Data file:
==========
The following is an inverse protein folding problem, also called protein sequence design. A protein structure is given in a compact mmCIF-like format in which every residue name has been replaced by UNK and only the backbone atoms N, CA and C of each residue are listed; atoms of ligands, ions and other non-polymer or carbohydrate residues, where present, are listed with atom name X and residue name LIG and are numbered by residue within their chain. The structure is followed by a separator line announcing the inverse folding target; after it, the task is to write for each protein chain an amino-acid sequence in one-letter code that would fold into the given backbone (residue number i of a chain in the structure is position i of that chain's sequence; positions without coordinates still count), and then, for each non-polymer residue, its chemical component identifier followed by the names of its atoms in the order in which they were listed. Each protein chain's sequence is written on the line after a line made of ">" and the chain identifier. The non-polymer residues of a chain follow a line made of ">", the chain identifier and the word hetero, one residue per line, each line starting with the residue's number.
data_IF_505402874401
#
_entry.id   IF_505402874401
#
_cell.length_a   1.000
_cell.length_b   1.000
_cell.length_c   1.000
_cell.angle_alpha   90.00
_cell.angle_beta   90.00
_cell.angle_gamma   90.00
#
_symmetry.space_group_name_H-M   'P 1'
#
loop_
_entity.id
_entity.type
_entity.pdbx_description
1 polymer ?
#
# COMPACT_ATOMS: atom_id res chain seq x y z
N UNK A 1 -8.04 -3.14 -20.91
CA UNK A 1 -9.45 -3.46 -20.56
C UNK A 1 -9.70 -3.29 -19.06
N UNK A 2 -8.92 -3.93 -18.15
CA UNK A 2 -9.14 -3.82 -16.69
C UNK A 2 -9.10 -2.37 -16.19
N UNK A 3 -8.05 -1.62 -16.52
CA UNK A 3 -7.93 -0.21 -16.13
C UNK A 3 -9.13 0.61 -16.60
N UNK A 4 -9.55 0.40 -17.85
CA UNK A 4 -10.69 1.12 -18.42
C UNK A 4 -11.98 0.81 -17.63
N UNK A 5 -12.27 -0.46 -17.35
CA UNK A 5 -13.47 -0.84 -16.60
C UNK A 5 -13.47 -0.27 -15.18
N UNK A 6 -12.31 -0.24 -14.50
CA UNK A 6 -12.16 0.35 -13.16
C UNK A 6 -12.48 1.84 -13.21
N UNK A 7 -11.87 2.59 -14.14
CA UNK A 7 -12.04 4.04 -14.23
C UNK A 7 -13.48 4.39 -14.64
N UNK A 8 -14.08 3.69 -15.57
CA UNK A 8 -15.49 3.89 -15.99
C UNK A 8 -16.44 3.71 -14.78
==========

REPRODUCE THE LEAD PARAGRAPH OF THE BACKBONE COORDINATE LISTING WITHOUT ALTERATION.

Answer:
The following is an inverse protein folding problem, also called protein sequence design. A protein structure is given in a compact mmCIF-like format in which every residue name has been replaced by UNK and only the backbone atoms N, CA and C of each residue are listed; atoms of ligands, ions and other non-polymer or carbohydrate residues, where present, are listed with atom name X and residue name LIG and are numbered by residue within their chain. The structure is followed by a separator line announcing the inverse folding target; after it, the task is to write for each protein chain an amino-acid sequence in one-letter code that would fold into the given backbone (residue number i of a chain in the structure is position i of that chain's sequence; positions without coordinates still count), and then, for each non-polymer residue, its chemical component identifier followed by the names of its atoms in the order in which they were listed. Each protein chain's sequence is written on the line after a line made of ">" and the chain identifier. The non-polymer residues of a chain follow a line made of ">", the chain identifier and the word hetero, one residue per line, each line starting with the residue's number.